Crashing Markets and What Went Wrong

by Leslie Walker One of the most influential platforms in America is the stock market. Available to any and everyone, the stock market is the place where people can buy and sell stock, or ownership of a company. As a company grows using the money people have invested, the investors’ money grows as well, benefiting everyone. But as fun as jumping in and investing may sound, the stock market can be a tricky place and you have to be careful- especially since the stock market can crash. Here are a few examples of these crashes and the main factors that played a role. The Great Depression of 1929 was one of the largest economic crashes in the U.S, since the Dow Jones Industrial Average (a platform for trading stocks) dropped 24.8% by October 29th, 1929, according to Kimberly Amadeo, an economic analyst and writer for The Balance. Among the reasons, speculation had a great effect. In simple terms relative to the crash, speculation showed that businesses were selling products, but it didn’t show that these products hadn’t been paid in full. “The use of installment plans [like a phone plan or lay-a-away] and buying stock on the margin [borrowing money to purchase a stock] gave a false impression that businesses were more successful and had more cash on hand than what was the reality. This perception of success without firm evidence (cash) was speculation. When investors realized the discrepancy between recorded sales vs. cash on hand there was widespread panic, leading to the Stock Market Crash,” says Jimini Ofori-Amoah, an AP U.S. History teacher at Walter Payton. Speculation is still used and can be very helpful when analyzing what stocks to buy, but it can also lead to misinterpretations if not analyzed correctly. The Stock Market Crash of 2020 has also occurred, (but fear not, although it’s bad it’s not as bad as the Great Depression). One of the biggest reasons has been due to the outbreak of COVID-19, which has shocked and scared many people. This surge of emotion has led many investors to take their money out of the market, causing it to plummet. “Most recessions are caused by financial issues or the natural business cycle,” says Anthony Ryan, a Proprietary Commodity Options Broker. With any short term movement, emotion is usually the reason why because many people tend to ditch their reasoning with impulsive decisions; And if many people are taking out their money, others will follow suit to ensure they evade a loss as well. “People who are worried about getting sick from certain activities or are concerned with their financial futures are not spending money as they normally would,” Ryan explains. Due to these factors, as of March 15, 2020, stock indexes like Dow have dropped 12.9%, according to Fred Imbert, a reporter for NBC. These trends are something to stay aware of; Whether it is an overflow of products or the next outbreak, the stock market is an ever-changing platform that can benefit you or leave you penniless.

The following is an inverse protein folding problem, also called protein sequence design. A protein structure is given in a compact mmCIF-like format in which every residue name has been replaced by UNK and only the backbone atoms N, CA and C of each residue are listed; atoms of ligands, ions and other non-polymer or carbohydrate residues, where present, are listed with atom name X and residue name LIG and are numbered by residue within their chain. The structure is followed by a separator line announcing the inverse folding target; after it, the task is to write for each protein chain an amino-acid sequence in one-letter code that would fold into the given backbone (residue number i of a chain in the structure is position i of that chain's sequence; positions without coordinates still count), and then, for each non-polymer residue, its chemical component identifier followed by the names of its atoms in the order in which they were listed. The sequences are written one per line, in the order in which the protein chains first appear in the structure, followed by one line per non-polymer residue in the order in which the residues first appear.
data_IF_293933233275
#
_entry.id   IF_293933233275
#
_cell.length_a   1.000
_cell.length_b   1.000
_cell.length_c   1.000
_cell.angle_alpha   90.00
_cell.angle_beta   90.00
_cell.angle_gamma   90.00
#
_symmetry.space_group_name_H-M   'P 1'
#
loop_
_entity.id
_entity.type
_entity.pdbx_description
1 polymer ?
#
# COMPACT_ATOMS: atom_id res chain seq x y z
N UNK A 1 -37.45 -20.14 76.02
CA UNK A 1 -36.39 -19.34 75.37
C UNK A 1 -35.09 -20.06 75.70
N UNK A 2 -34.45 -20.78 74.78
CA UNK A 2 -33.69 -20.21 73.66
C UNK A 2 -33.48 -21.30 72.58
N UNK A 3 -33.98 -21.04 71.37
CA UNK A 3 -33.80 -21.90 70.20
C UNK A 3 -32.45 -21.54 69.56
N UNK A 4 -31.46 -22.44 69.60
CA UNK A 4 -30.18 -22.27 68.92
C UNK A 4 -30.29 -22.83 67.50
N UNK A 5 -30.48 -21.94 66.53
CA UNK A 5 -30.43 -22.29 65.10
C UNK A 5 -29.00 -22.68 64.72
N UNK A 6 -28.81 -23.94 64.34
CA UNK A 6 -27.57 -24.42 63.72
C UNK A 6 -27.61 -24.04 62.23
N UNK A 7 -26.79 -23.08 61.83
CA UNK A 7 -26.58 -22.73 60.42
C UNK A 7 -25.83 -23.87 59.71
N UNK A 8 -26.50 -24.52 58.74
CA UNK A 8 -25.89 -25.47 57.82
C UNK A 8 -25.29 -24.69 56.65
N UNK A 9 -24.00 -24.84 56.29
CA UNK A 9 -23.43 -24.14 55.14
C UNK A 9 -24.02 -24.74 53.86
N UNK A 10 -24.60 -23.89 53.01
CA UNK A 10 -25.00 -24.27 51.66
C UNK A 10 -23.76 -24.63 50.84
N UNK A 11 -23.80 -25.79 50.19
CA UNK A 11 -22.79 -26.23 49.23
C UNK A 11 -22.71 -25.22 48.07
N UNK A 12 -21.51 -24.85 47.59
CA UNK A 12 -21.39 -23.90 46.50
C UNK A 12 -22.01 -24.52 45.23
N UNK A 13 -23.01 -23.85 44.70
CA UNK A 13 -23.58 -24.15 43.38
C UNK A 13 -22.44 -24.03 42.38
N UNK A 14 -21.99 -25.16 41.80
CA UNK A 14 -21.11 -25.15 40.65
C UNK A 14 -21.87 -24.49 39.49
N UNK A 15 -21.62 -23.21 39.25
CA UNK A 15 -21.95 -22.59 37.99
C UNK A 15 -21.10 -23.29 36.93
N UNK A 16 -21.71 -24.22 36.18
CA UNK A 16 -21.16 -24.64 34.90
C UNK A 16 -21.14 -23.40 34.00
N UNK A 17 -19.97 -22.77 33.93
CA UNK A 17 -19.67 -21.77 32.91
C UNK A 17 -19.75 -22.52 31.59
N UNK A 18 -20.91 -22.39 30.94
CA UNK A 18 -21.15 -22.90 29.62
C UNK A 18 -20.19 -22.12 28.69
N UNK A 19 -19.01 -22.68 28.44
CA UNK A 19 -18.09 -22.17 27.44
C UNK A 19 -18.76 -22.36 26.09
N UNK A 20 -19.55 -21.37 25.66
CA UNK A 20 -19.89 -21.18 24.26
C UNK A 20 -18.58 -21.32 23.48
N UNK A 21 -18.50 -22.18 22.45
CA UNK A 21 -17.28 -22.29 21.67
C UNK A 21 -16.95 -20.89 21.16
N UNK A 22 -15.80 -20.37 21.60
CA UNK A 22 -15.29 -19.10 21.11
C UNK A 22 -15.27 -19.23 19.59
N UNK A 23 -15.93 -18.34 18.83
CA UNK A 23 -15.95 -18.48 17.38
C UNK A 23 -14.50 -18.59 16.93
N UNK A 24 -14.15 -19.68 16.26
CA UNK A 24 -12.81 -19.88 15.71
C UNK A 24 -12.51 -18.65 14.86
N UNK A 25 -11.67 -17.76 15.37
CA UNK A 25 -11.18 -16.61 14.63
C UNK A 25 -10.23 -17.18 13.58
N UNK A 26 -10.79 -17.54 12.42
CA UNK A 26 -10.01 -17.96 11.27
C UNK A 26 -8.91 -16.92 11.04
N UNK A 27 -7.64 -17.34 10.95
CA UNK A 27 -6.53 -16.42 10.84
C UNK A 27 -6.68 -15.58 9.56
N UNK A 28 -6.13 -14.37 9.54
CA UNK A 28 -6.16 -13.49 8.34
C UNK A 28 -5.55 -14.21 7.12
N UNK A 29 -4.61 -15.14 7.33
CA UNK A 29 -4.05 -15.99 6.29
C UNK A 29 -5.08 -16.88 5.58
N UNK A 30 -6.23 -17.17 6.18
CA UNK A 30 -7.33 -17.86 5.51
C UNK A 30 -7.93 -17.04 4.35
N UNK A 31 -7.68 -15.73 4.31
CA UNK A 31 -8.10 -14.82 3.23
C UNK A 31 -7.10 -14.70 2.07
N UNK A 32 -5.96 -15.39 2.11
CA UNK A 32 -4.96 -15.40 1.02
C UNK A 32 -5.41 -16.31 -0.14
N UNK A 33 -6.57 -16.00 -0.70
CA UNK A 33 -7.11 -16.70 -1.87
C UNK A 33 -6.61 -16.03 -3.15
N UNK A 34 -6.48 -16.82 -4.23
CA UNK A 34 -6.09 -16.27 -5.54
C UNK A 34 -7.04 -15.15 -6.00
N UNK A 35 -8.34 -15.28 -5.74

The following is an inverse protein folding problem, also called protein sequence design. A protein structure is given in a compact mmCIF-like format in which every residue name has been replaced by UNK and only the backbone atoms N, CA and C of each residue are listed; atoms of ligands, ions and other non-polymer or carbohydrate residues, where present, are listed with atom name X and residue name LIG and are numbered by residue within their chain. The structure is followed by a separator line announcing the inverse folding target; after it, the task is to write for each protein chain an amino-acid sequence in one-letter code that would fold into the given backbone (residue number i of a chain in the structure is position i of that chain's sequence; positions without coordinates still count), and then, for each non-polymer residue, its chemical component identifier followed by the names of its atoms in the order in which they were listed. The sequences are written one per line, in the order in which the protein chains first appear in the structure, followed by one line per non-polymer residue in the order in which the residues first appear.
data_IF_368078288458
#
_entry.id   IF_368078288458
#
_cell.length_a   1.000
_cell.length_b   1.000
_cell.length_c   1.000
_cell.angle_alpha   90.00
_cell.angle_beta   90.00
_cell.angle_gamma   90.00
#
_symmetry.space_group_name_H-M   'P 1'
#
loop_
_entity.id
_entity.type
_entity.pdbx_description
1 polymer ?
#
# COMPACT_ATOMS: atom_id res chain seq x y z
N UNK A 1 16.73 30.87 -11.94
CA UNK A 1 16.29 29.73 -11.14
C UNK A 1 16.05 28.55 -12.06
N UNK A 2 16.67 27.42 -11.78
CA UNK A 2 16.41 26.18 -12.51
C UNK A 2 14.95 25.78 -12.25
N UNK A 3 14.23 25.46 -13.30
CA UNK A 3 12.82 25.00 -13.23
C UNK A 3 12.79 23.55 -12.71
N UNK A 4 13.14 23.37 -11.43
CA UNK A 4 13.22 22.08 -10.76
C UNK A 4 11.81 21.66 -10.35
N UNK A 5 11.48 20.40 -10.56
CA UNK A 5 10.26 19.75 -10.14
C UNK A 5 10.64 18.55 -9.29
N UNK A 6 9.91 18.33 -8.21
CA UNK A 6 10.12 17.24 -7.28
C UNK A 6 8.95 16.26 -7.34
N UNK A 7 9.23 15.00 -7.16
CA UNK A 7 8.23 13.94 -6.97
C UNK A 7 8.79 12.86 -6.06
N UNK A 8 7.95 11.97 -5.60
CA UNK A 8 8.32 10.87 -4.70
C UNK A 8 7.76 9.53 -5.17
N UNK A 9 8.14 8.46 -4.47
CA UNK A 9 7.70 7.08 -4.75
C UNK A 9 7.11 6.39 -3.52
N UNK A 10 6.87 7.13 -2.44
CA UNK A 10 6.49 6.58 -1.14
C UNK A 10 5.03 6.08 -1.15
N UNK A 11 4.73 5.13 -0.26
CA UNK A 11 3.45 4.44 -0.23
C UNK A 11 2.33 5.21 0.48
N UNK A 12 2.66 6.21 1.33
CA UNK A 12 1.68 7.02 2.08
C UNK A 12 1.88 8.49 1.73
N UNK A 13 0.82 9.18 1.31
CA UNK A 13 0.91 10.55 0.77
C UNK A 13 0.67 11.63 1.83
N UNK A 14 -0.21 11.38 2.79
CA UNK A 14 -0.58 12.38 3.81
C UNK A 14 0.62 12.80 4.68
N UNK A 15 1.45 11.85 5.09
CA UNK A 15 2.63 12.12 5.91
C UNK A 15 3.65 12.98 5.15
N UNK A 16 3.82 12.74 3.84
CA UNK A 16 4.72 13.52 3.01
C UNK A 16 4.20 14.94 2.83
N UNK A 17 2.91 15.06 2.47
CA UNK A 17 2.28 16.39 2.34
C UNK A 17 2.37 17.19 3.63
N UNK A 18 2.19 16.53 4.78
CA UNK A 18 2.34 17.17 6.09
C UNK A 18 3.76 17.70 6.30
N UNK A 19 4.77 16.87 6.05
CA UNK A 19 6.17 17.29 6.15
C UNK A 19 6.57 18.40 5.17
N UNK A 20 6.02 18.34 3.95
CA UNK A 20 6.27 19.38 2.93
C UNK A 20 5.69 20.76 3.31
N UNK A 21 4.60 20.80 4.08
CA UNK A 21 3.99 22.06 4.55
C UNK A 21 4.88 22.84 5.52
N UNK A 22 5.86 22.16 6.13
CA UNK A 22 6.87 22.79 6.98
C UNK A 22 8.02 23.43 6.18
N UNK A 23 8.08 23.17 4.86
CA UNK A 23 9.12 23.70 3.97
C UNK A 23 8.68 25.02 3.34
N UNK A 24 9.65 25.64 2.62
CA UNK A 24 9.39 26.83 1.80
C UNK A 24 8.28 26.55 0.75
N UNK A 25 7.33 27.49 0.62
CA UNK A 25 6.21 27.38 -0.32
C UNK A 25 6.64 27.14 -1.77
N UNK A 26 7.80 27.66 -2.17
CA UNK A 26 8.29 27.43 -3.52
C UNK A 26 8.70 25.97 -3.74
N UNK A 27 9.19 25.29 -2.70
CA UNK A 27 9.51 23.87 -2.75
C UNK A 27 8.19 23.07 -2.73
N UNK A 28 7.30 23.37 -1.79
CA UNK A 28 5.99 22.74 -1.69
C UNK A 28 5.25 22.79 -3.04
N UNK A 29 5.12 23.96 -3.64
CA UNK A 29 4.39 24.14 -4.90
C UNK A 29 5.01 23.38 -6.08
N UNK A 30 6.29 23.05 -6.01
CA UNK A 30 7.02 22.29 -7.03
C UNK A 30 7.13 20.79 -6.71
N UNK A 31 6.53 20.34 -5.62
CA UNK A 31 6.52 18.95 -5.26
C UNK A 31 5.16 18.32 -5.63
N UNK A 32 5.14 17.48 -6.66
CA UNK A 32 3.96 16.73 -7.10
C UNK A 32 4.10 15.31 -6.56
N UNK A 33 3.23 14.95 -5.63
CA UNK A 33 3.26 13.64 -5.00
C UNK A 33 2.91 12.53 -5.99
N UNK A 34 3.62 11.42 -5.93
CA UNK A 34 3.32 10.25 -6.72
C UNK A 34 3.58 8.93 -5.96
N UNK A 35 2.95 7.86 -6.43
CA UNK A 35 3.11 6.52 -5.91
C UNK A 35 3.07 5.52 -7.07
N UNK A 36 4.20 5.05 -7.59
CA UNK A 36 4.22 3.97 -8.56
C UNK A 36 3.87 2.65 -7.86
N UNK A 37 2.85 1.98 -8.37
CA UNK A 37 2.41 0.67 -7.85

©2020 by On the Money Magazine Online

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